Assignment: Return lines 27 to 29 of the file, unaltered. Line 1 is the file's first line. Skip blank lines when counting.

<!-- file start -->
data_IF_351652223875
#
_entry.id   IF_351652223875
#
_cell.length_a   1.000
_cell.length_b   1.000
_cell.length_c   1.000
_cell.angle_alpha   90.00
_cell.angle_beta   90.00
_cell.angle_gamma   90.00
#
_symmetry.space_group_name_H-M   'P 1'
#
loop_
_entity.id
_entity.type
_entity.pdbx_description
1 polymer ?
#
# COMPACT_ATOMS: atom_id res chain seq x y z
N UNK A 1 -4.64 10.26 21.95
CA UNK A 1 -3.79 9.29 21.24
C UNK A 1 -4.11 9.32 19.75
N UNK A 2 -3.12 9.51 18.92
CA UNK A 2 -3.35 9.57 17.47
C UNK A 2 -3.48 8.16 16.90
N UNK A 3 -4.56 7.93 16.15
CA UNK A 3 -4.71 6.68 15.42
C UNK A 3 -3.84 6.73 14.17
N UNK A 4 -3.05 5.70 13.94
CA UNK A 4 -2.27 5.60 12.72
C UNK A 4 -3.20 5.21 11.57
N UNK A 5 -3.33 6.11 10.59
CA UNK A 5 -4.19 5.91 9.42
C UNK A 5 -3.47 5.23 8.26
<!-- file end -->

N UNK A 3 -4.56 7.93 16.15
CA UNK A 3 -4.71 6.68 15.42
C UNK A 3 -3.84 6.73 14.17